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By David RichmanManaging Director, Advisor Institute

Have you ever been on a prospecting call where the the prospect is still speaking and you are already framing your next comment? We have all been there.

When your goal is to "get the meeting," it fosters "angle-based listening" — taking a cue from the prospect's response to pivot to asking for the meeting. We advocate that you reframe the purpose of the call to be discovering whether a next step with a prospect makes sense.

Then, approach each conversation with a healthy dose of "agendaless" listening to help you collaborate with an open mind and make certain prospective clients feel they are active participants in the conversation. Here's how:

1. Ask thoughtful open-ended questions. The fuel for great listening starts with great asking — asking the right questions and continues by asking appropriate follow-up questions that allow the conversation to move forward toward the next level of client understanding

2. Concentrate on understanding. Go beyond the superficial and silently seek answers to such underlying questions as:

  • "What might be a client's or prospect's deep feelings and attitudes about money?" "How does money impact a client's or prospect's self-image?"
  • "What memories, obsolete beliefs or family influences may be affecting their decisions about money?" "How can I best help them?"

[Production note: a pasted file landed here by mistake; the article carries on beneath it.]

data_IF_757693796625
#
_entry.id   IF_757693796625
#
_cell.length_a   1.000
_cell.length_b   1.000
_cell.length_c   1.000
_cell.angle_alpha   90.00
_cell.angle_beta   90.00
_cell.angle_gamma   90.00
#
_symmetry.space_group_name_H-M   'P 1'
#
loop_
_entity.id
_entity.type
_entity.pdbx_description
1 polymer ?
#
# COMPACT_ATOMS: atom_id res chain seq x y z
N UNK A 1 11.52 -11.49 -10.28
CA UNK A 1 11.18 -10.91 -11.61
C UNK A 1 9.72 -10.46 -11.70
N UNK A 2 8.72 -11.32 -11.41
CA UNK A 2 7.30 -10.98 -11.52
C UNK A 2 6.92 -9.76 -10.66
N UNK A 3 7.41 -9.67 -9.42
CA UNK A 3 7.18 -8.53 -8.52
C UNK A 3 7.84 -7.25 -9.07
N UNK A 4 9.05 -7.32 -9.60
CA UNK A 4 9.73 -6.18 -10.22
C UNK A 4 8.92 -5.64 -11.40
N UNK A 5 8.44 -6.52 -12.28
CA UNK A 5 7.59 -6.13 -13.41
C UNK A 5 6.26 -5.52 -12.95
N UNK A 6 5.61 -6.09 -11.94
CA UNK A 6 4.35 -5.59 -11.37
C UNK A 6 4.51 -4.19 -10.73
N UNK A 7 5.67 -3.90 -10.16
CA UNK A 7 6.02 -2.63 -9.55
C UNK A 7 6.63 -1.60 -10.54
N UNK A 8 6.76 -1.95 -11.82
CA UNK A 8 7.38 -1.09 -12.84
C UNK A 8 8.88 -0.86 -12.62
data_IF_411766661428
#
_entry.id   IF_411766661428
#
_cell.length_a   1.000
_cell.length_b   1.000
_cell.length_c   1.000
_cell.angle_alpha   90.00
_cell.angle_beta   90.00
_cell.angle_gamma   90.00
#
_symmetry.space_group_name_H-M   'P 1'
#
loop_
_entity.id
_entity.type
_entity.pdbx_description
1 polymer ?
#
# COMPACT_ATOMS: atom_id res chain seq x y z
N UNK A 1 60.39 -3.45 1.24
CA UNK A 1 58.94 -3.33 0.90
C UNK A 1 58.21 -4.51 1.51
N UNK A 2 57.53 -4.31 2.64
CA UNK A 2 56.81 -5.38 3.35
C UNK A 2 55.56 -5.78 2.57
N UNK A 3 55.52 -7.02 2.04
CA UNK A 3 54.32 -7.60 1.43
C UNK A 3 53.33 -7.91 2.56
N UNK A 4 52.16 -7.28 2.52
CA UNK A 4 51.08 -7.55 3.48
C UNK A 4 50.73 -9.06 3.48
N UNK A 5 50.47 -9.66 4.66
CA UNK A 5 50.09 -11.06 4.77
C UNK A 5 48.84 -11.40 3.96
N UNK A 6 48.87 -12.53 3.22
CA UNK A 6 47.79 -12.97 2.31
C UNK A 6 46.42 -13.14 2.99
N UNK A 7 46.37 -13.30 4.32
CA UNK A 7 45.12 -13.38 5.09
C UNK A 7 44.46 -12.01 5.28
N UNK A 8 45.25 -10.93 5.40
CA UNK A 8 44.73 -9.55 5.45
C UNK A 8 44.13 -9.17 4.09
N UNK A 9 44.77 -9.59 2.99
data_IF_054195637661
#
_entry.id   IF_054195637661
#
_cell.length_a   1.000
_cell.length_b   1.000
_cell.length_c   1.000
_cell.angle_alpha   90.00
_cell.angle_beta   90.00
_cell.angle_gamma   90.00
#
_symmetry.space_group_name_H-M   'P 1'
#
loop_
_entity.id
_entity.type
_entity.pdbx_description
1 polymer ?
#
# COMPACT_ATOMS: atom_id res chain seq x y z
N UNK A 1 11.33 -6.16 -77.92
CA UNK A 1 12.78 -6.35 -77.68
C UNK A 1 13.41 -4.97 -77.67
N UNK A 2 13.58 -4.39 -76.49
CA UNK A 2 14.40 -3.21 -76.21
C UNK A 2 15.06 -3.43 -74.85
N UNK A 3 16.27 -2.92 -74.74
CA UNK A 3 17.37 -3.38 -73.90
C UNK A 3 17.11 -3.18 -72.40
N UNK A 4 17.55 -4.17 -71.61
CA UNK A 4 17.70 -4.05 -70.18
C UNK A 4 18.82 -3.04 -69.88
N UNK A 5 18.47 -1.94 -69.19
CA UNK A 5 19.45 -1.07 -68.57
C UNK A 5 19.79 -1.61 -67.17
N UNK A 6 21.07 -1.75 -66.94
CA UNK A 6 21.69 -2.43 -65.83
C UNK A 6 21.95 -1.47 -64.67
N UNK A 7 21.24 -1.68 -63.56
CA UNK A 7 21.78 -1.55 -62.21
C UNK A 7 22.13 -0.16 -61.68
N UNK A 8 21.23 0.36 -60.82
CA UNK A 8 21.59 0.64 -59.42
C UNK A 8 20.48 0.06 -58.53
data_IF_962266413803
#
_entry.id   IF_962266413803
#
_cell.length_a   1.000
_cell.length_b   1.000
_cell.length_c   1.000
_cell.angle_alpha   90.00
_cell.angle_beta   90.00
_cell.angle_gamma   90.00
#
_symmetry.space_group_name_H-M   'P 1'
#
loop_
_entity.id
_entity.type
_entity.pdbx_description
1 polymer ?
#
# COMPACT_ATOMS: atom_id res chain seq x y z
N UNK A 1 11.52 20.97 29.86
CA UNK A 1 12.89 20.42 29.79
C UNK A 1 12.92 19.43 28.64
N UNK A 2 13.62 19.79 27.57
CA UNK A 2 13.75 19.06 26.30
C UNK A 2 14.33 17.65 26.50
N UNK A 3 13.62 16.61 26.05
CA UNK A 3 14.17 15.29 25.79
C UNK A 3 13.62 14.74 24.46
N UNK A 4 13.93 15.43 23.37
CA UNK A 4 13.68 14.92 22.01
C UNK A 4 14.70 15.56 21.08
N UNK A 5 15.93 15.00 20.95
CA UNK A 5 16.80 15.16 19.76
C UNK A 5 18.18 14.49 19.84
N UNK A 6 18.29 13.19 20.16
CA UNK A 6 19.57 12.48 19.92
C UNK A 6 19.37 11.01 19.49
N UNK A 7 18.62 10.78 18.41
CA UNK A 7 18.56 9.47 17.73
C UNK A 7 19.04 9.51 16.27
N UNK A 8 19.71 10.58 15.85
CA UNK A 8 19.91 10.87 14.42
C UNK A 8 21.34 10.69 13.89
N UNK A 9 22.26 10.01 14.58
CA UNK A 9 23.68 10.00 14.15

Why silently seeking answers? Because blurting out questions such as those above will likely send them packing. Once they understand that you are genuinely interested, you might want to say something such as, "I am asking these questions to help better assess whether we can be of value to you."

3. Go beyond words. As your clients talk, listen carefully. Go beyond their words — their "text" — and notice their "subtext" — the meaning behind their words.

4. Dive deeper. Formulate more questions to ask. You can replicate a doctor's method and say:

  • "Is there anything else? That's interesting. Please tell me more."
  • "What I hear you saying is    . Is that correct?"

Bottom line: To fully hear and understand prospective clients, you need to do more than pause your presentation. You need to pause your agenda.